Imaging Tests for Cervical Cancer
To identify cancer, you may need tests with scanning machines that produce images of your body. A radiologist will interpret these images to understand the precise location and size of a tumor.
At Stanford, our imaging technicians specialize in imaging the gynecologic cancers, providing deep expertise you can trust. Imaging may include:
An ultrasound uses high-frequency sound waves to create images of the reproductive system and surrounding lymph nodes. Ultrasound does not use radiation and is painless. It can provide clearer images of soft tissues.
- Show greater detail of abnormal findings
- Distinguish between different types of tissues, such as fluid-filled cysts and solid masses
- Help guide a biopsy needle to take a tissue sample and test for cancer
- Look for potential spread of cancer to lymph nodes
Magnetic resonance imaging (MRI) uses radio waves and a powerful magnetic field to create detailed, cross-sectional pictures of tissues. MRI does not use radiation.
- During the diagnostic process, MRI can help us:
- Better evaluate abnormal findings on an ultrasound
- Measure cancer tumors after diagnosis
- Determine whether cancer has spread beyond the primary site to other areas in the body
After treatment has begun, an MRI can show how well cancer treatment – surgery, chemotherapy, or radiation therapy – is working by monitoring the size of the tumor to see if it is shrinking.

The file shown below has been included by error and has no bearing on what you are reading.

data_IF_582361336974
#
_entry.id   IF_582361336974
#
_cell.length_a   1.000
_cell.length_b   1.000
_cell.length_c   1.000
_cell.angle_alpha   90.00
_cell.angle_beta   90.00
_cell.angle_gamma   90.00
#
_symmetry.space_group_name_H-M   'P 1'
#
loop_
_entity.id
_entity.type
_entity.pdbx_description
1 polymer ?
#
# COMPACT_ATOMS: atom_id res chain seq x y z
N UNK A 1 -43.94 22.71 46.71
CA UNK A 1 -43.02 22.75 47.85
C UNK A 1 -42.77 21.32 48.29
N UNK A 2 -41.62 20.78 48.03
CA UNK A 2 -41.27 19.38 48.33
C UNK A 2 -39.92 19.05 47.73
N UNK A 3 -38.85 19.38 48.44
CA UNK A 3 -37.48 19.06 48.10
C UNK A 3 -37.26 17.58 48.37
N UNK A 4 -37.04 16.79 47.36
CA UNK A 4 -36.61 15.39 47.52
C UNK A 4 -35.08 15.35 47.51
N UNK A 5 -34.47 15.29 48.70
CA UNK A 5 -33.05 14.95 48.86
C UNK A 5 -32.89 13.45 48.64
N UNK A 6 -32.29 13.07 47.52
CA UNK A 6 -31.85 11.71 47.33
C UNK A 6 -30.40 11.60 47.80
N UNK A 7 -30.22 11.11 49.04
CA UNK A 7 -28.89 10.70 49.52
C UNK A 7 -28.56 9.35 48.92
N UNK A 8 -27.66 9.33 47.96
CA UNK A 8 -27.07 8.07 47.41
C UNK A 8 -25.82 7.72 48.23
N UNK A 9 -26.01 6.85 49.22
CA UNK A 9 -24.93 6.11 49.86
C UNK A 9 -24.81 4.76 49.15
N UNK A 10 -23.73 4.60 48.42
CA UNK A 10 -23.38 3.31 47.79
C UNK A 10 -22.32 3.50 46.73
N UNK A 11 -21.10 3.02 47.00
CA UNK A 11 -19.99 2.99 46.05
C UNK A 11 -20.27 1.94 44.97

If you receive a diagnosis of an invasive grade of cancer, you may need a chest x-ray. This test can show your doctor whether the cancer has spread.
A bone scan can rule out whether cancer has spread to your bones. Also called skeletal scintigraphy, the test uses a small amount of radioactive material to highlight any abnormal tissue, which may indicate cancer. Your doctor may recommend a bone scan if you are diagnosed with an invasive type of cancer.
PET and CT scans
A positron emission tomography (PET) scan is a nuclear imaging test that uses a small amount of radioactive material to highlight areas of suspicious cells. Computed tomography (CT) scans use x-ray technology to take cross-sectional images of the body. We use these technologies alone or combined, depending on the information we need from the scans.
During treatment for cancer, our doctors use PET scans alone to:
- Determine whether cancer has spread to the lymph nodes (small glands that filter bacteria, viruses, cancer cells, and other impurities) or other parts of the body and, if so, where
- Monitor how well cancer is responding to treatment
- See if cancer has returned after treatment
We offer combined PET/CT scanning, which takes both scans at the same time and in the same machine to keep you in the same position. This technique allows us to combine CT images of the body with PET scans that highlight possible areas of cancer.
The combined PET/CT images show the specific locations of any cancer, providing more precise information for treatment. We use PET/CT scans to:
- Stage cancer
- Check other parts of the body to see if cancer has spread there
- Monitor cancer’s response to treatment
Bone mineral density test
Your doctor may recommend a bone mineral density test before treatment for cancer. Cancer treatment can put you at a higher risk for developing osteoporosis, a condition that causes bone loss and fragile, brittle bones. Measuring your bone mineral density before treatment gives us a baseline, so we can compare later test results with initial bone loss.
Current as of: 1/2020